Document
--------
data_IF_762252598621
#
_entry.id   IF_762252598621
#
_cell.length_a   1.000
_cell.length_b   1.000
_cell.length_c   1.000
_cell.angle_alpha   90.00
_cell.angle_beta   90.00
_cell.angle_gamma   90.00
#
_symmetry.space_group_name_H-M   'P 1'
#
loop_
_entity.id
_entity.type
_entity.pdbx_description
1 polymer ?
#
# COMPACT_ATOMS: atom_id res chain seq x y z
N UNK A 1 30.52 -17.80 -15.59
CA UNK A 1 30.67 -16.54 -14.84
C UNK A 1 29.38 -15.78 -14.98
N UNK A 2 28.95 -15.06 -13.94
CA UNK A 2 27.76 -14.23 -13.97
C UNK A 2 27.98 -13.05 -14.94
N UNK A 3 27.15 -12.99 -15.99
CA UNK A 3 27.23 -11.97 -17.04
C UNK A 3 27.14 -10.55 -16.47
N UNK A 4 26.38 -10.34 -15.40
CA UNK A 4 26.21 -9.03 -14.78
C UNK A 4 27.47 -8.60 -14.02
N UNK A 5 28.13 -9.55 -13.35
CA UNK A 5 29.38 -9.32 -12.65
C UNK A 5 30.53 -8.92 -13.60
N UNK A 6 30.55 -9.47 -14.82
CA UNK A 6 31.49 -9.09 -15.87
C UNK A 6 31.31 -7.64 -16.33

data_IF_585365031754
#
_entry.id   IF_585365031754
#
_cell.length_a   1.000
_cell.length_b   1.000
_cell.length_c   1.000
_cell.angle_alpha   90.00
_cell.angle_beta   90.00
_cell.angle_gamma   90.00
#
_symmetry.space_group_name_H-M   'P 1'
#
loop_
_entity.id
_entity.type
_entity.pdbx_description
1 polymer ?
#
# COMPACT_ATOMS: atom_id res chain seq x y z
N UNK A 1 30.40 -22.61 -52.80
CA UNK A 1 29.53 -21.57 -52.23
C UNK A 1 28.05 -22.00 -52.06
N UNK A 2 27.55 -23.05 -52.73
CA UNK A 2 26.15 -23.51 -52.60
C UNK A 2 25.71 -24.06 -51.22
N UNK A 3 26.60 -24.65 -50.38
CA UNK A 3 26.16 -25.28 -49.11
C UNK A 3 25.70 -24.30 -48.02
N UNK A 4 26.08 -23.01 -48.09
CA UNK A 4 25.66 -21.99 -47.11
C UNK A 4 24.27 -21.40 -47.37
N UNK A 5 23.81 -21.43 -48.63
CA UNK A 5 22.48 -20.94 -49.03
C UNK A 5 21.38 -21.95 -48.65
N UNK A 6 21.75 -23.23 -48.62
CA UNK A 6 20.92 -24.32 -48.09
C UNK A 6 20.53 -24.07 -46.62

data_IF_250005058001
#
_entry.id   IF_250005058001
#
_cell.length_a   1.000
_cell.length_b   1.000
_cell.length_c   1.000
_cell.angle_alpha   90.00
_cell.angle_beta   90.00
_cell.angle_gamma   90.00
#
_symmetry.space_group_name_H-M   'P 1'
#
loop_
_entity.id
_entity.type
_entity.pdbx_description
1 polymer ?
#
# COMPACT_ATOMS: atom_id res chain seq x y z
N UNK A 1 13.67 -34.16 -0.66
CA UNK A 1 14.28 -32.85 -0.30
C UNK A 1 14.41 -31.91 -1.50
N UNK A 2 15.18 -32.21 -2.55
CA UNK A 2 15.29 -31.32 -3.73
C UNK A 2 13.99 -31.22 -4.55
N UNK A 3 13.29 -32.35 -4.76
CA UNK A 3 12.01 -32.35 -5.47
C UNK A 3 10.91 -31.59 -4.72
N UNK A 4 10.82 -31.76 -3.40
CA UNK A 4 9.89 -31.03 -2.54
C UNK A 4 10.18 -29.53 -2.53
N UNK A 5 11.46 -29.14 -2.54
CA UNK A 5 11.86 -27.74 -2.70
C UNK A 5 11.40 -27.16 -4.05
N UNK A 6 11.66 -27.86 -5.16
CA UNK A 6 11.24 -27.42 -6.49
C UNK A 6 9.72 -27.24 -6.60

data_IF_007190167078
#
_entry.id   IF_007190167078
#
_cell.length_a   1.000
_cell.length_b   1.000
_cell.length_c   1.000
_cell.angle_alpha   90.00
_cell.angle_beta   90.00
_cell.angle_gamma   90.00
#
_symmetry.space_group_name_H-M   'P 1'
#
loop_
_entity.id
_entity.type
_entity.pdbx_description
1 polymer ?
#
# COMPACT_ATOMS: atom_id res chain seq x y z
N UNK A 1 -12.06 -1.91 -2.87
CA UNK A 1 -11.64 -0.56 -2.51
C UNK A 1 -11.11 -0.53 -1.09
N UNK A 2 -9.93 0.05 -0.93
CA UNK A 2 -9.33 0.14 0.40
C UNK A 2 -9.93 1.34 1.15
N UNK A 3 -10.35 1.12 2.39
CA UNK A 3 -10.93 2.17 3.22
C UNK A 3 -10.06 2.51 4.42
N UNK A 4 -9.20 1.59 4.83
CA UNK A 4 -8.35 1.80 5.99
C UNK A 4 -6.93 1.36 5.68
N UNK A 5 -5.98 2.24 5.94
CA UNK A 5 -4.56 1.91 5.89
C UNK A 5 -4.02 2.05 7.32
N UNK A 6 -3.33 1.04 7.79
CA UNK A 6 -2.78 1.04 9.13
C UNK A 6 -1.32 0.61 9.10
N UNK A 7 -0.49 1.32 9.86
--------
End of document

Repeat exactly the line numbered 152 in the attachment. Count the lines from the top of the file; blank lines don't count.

C UNK A 6 -1.32 0.61 9.10